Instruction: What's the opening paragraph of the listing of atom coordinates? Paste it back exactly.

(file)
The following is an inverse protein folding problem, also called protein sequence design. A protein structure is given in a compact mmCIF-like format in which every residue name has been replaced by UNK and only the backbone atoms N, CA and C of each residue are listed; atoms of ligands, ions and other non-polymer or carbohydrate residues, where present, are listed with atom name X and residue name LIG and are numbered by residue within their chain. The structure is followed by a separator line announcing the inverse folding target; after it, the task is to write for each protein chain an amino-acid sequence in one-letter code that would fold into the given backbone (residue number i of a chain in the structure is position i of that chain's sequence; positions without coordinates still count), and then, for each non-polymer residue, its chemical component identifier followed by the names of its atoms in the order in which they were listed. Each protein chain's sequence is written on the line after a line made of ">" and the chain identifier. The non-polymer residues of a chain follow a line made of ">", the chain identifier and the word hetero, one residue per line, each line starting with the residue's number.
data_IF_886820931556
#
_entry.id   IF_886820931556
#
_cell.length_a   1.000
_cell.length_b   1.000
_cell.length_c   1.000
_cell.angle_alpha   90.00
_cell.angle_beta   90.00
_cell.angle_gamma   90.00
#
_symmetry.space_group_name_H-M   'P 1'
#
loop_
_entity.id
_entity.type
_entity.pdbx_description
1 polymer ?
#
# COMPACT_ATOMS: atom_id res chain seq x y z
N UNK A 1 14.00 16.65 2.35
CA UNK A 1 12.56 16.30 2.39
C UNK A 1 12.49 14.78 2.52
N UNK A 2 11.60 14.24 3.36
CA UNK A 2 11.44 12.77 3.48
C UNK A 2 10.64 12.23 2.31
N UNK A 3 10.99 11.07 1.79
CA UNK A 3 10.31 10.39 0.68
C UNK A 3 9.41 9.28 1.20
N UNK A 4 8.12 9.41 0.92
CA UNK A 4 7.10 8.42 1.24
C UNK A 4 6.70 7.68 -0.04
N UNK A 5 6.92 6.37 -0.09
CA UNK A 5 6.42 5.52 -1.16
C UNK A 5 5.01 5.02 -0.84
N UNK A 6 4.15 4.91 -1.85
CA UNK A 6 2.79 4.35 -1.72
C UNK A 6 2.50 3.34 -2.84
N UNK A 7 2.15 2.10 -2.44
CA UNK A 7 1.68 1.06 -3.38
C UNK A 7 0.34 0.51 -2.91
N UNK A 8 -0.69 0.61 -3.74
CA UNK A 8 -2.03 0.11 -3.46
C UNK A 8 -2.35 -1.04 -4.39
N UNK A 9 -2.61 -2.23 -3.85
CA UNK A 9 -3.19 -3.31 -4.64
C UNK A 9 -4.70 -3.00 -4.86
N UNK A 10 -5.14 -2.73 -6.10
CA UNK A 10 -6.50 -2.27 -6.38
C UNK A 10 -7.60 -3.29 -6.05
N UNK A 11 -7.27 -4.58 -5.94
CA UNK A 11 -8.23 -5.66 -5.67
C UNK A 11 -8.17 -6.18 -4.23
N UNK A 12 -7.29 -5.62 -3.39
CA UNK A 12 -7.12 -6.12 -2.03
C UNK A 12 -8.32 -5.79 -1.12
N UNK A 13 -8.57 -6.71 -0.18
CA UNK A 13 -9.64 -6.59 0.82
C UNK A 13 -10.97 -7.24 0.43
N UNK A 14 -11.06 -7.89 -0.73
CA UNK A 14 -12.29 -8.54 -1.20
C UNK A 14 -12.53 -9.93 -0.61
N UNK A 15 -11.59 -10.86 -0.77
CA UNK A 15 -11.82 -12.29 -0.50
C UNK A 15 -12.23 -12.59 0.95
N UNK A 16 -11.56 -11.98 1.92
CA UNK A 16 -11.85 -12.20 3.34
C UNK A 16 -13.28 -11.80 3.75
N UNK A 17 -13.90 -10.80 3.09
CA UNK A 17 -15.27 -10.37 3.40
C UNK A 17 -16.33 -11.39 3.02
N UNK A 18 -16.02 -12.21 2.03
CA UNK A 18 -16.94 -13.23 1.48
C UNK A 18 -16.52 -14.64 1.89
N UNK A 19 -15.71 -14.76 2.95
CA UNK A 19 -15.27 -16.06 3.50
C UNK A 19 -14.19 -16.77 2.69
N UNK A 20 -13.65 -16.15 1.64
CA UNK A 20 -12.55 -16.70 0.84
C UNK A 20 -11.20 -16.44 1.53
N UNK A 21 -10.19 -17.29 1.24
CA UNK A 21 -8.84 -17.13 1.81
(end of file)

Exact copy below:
The following is an inverse protein folding problem, also called protein sequence design. A protein structure is given in a compact mmCIF-like format in which every residue name has been replaced by UNK and only the backbone atoms N, CA and C of each residue are listed; atoms of ligands, ions and other non-polymer or carbohydrate residues, where present, are listed with atom name X and residue name LIG and are numbered by residue within their chain. The structure is followed by a separator line announcing the inverse folding target; after it, the task is to write for each protein chain an amino-acid sequence in one-letter code that would fold into the given backbone (residue number i of a chain in the structure is position i of that chain's sequence; positions without coordinates still count), and then, for each non-polymer residue, its chemical component identifier followed by the names of its atoms in the order in which they were listed. Each protein chain's sequence is written on the line after a line made of ">" and the chain identifier. The non-polymer residues of a chain follow a line made of ">", the chain identifier and the word hetero, one residue per line, each line starting with the residue's number.